Working Moms Are Not OKAY And Our Mental Health Is Suffering

My coffee spilled in my car this morning. The entire Tervis mug. I pulled over on the side of the road, frantically trying to pick it up, but it was too late. Not only did I lose what was supposed to pass as my breakfast, but my car floor was sopping wet. I started sobbing.

Before you start thinking this is a “pity me” post, it’s not. It’s a mental health post. It’s a white flag post for working moms. And it’s a “What-in-the-hell-are-we-doing-to-ourselves?” post.

I’m not normally the kind of person who loses her shit at spilling a cup of coffee. In fact, I think that’s the first time I’ve ever reacted to something so small with such drama. But it was only a matter of time before something pushed me over the edge.

I know working moms all have different schedules, but I bet they’re similar to mine in many ways.

I wake up at 5 a.m. every morning and get ready for work. Then I wake up the kids and make sure they get moving while my husband still sleeps. I pile my lunch bag, purse, and work bag on my shoulders and head out the door, and I’m in my classroom by 7:15 a.m.

What follows is eight hours of what I can only describe as the most exhausting job on the planet. People might laugh at that, but unless you’ve been a teacher yourself, you can’t understand.

The best way I’ve found to explain it is that it’s like being an actor putting on a performance for eight hours straight.

I pee on a bell schedule, but usually just hold it because I’m not supposed to leave the kids alone. Ever.

My room is filled with preteens who just want to stare at their laptop screens and watch YouTube, but I have to somehow make them excited about reading.

I can never let down my guard, or else they’ll go rogue. If I’m having a bad day, who cares? I have to pretend like I’m excited about reading the chapter I’ve read literally 200 times aloud.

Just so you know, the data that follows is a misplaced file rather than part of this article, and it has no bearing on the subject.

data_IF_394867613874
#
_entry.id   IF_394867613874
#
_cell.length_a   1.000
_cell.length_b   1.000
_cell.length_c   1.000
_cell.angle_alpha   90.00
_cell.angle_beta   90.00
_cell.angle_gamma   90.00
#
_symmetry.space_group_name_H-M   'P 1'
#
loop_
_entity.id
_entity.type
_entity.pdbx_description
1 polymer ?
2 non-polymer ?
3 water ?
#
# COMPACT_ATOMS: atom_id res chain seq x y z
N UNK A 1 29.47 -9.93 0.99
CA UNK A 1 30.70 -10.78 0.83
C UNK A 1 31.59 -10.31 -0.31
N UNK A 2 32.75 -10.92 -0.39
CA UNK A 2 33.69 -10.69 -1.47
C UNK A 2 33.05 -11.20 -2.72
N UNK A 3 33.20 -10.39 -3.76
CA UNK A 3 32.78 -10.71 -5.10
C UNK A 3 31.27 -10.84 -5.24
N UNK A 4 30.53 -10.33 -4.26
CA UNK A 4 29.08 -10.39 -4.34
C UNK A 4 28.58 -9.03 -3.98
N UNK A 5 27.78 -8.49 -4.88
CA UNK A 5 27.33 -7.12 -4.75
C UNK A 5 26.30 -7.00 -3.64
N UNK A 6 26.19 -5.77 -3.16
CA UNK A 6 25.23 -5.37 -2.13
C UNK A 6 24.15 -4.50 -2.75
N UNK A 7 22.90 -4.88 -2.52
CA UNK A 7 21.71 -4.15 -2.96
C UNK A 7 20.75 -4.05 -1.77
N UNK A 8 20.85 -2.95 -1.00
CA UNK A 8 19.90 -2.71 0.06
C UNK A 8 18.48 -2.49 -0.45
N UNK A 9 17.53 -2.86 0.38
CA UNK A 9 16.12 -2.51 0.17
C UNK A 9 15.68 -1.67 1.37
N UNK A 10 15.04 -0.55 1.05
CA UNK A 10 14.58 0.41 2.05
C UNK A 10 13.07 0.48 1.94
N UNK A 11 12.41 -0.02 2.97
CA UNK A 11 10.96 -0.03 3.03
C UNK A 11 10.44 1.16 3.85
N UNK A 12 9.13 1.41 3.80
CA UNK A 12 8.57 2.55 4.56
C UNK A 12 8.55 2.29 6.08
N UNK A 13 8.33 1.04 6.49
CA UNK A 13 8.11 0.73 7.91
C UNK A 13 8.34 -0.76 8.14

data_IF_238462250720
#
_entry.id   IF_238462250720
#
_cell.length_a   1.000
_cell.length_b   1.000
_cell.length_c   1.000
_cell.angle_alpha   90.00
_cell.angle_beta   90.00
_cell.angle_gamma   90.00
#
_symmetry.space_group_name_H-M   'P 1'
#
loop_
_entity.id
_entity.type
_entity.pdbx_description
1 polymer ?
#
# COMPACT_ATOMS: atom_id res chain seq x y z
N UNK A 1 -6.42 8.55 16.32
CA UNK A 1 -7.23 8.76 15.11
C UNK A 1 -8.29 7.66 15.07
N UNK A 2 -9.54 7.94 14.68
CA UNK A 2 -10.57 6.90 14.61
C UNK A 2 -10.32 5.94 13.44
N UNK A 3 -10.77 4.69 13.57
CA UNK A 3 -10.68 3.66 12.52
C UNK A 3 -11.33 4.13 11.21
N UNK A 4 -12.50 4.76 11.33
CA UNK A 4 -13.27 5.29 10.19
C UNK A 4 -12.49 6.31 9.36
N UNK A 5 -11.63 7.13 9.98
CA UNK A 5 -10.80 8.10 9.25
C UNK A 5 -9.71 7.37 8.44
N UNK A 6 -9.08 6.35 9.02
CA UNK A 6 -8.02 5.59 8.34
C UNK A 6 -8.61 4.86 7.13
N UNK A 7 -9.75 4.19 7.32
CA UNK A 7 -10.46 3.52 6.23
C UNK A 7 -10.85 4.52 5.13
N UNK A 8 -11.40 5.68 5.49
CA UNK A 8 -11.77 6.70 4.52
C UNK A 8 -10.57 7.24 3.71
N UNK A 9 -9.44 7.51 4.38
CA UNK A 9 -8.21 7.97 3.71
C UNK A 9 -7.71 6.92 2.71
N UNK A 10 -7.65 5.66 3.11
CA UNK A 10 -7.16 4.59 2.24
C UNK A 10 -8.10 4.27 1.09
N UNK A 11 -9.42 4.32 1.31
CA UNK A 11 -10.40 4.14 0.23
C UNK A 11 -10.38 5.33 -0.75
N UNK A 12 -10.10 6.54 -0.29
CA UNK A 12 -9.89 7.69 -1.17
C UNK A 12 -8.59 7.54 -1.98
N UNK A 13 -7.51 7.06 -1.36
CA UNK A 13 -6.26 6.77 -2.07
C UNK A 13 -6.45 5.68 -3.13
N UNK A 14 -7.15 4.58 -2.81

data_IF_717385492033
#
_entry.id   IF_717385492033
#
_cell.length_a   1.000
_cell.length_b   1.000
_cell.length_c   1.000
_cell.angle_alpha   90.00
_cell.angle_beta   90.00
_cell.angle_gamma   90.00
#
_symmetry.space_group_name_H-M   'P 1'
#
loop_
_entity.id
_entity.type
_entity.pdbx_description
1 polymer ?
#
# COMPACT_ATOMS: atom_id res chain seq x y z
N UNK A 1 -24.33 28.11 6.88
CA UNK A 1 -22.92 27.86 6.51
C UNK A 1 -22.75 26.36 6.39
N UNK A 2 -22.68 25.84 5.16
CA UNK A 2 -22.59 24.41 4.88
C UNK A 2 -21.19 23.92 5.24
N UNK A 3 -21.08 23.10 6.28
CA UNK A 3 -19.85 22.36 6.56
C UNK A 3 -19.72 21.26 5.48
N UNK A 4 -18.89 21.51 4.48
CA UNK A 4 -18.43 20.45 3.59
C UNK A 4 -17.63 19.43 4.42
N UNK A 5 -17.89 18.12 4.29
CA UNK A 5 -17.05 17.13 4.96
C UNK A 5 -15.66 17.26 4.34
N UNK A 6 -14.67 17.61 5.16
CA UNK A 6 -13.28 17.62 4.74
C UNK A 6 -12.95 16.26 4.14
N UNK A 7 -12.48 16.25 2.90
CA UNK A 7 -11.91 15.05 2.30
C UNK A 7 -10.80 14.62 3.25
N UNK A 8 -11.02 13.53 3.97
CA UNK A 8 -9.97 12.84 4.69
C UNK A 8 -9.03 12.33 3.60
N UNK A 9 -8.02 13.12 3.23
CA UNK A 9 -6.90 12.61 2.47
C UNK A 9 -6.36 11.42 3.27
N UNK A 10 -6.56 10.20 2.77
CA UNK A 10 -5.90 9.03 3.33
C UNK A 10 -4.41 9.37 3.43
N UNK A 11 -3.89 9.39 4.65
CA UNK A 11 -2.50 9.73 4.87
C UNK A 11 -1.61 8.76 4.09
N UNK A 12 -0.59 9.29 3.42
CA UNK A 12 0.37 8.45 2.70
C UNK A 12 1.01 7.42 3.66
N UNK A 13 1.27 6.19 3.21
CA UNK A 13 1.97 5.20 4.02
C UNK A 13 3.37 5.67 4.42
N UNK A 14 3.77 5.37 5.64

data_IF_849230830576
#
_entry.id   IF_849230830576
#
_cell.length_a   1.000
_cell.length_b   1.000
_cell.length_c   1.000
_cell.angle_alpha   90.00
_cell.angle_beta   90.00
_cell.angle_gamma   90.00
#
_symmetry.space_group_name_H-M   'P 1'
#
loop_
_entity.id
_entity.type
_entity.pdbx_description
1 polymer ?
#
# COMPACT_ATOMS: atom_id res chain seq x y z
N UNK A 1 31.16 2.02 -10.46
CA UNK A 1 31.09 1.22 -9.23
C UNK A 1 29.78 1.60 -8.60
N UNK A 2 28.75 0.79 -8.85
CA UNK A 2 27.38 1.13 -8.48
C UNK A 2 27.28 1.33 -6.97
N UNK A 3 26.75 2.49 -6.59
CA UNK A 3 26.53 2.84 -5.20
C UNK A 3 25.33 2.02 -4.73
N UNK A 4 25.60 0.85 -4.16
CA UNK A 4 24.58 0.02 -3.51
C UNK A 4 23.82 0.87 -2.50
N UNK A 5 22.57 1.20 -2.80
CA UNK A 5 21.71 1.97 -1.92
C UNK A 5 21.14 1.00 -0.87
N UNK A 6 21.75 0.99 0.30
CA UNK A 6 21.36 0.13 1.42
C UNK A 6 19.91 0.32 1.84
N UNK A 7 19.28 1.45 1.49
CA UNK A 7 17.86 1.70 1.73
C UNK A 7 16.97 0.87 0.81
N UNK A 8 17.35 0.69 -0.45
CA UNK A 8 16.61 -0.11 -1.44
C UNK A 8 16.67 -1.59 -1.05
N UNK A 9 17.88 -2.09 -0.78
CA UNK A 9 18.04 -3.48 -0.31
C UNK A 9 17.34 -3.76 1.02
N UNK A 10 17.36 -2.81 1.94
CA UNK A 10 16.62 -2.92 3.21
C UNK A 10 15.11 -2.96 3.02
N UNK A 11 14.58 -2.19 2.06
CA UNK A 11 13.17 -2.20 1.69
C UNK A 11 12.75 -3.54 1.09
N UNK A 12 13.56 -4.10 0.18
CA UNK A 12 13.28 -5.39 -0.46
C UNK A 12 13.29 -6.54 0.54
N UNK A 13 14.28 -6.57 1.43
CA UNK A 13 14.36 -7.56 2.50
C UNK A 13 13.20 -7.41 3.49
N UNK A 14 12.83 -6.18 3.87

My father AND my stepmom just died, and I have to keep smiling, helping kids with their work, keeping them from slapping hand sanitizer on each other’s faces.

I took a few days of bereavement leave – days, not weeks, because I guess people aren’t supposed to grieve – and on my first day back a student said, “I’m sorry your dad died,” and two minutes later he stuck his hands down the front of his pants and then rubbed them on another student because he thought it was funny. I shit you not.

And as working moms know, when my work day ends, a new busy part of the day begins. 

I plaster my smile to my cheeks because my daughter’s bus drops her off at my school. She comes to my classroom right as my students leave, so I immediately jump into “Mom” mode with, “Hiiiiiii Honey! How was your day?” And then listen to a half hour of stories about elementary school crushes and breakups and spelling tests while we walk out of the building and drive home.

I barely have the chance to hang up my work bag before the dog is barking at me for a treat, my teenage son is reminding me he needs a ride to work (and oh – can his friends sleep over Friday night?), and my daughter’s screaming from upstairs because she can’t find the right tights for dance class, which starts in 15 minutes.

I quickly empty the dishwasher, throw the clothes that are in the laundry on the table to fold later and start another load, find the missing tights in the pile and run them up to my daughter, realize I’ve been holding my pee for four hours and make a quick pit stop at the bathroom.

working moms